2014-15 Season in Review: Reggie Evans


Some food for thought: Reggie Evans has played as many NBA seasons as Oscar Robertson. Not bad for an undrafted rookie back in the day.

The burly Evans carved out a 13-year pro career without flash or style but by doing the dirty work. On the Sacramento Kings, the 34-year-old big man stuck to the same formula and churned out a few impressive performances over 47 apperances. The highlight of Evans’ season came on November 30 when the veteran dropped a 17-point, 20-rebound show versus the Memphis Grizzlies.

Even when Evans wasn’t stuffing the box score, he led his floormates by example with his nose and aggressiveness to the ball. If the Kings needed a spark, they often subbed him in and hoped for the best.

Evans is an unrestricted free agent this summer after signing a three-year, $5 million deal with the Brooklyn Nets in 2012.


If rebounding is an art, Evans’ game tape belongs in a museum. At 6-foot-8 and 245 pounds, he can play both power forward and center thanks to his extraordinary rebounding talents.

Last season, Evans corralled 6.4 rebounds in 16.3 minutes a game. His 14.1 rebounds per 36 minutes placed above his career average, and his 4.6 offensive boards per 36 minutes matched his career numbers.

Evans generated offense out of thin air with his offensive rebounds, as 38.6 percent of his points on the year were classified as second chances. The big made his home in the restricted area, where he took 72.3 percent of his field goal attempts and scored 52.5 percent.

While the Kings called for Evans’ screens with less frequency than the season before, he remained an effective wall setter. When standing near the high post, laying screens was the journeyman’s moral duty.

Evans is a minus defender, but his strong hands are capable of swiping a steal or two. His 1.4 steal percentage was tops for any Sacramento power forward.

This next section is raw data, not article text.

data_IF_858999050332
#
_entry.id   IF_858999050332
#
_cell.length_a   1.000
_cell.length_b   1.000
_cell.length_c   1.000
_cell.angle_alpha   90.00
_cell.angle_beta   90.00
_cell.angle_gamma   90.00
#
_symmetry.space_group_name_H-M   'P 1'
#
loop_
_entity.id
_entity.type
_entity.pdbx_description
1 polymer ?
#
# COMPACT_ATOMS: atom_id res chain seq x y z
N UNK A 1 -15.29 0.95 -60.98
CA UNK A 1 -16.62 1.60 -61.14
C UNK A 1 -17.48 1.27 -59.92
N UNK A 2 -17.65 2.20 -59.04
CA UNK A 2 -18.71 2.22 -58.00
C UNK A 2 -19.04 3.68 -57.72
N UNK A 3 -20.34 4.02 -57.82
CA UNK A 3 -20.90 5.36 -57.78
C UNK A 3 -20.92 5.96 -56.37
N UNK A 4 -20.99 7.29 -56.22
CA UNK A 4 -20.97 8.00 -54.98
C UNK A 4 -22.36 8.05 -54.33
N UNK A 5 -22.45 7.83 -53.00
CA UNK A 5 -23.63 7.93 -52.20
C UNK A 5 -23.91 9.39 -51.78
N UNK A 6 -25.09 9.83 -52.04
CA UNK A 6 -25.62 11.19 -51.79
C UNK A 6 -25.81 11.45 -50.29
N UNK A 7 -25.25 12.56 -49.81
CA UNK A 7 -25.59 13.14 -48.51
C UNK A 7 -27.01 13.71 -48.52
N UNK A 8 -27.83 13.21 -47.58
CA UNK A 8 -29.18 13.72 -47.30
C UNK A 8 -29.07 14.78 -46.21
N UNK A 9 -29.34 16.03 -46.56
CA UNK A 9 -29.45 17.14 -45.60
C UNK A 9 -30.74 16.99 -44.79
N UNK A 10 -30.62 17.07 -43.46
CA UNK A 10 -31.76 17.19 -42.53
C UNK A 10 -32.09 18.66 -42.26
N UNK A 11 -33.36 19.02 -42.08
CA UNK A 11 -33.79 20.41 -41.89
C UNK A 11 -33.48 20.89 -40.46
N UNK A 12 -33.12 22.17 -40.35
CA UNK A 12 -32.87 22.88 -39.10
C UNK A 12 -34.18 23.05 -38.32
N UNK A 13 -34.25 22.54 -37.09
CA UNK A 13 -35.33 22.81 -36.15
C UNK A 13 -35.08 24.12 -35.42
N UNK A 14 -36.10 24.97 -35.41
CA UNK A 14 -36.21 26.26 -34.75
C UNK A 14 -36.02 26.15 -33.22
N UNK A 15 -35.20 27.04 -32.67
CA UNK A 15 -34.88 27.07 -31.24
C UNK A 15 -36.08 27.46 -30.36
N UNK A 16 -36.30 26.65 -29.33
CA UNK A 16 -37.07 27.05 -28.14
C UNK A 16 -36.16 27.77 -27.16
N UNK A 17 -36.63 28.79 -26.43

While Evans shot a career-high 61.9 percent from the charity stripe this year, his offense outside the key was abysmal. Five feet or more away from the basket, the veteran went 2-for-21 on field goals for a 9.5 percent success rate. On 52 total jump shots, Evans made 15.4 percent. It’s no coincidence his 42.3 percent field goal percentage was the third-lowest of his career.

reg chart 14

Evans’ struggles were magnified by his consistently questionable shot selection. On offensive rebounds he seemed compelled to force difficult put-backs, and he had a penchant for backing down defenders with no intention of kicking out to open teammates. Omri Casspi recorded the most assists from Evans with six, while Derrick Williams and Carl Landry each had five.

When Evans didn’t pass or shoot, he turned the ball over at an alarming rate. His 20.0 turnover percentage was worse than any King not named Andre Miller or David Stockton.

Defense was ugly as well for Evans, no matter what region of the floor. He allowed assignments to shoot 6.6 percent higher than their regular field goal percentage. Undersized for the frontcourt and laterally slow, opponents shot 9.4 percent better over Evans from behind the arc, and 9.5 percent better on looks within 10 feet of the hoop. The journeyman was a nonfactor at the rim producing 0.2 blocks per 36 minutes.

Simply put, Evans was a liability on both sides of the ball.

2015-16 Projection

Beyond the beard, you get what you see with Evans. Hard screens, a collection of boards and a wild shot or two. He’s defied Father Time so far, but declining athleticism will do him no favors at his current stature.

The Kings intend to overhaul their roster this summer, so it’s safe to bet that Evans will not return to his seventh NBA team. He’ll likely find a home somewhere in the association as an end-of-the-bench, use-in-emergency-type role he performed in Sacramento. This is the same league that employed a 37-year-old Kenyon Martin this season after all.

Cowbell Kingdom would like your opinion. How do you grade Reggie Evans’ season?

[poll id=”79″]

This is part 11 of our continuing “Season in Review” series.  Below are links to the first 10 articles.

Darren Collison

Ray McCallum

Andre Miller

Ben McLemore

Nik Stauskas

Rudy Gay

Derrick Williams

Omri Casspi

Carl Landry

Jason Thompson

Statistical data complied from NBA.com and Basketball-reference.com.

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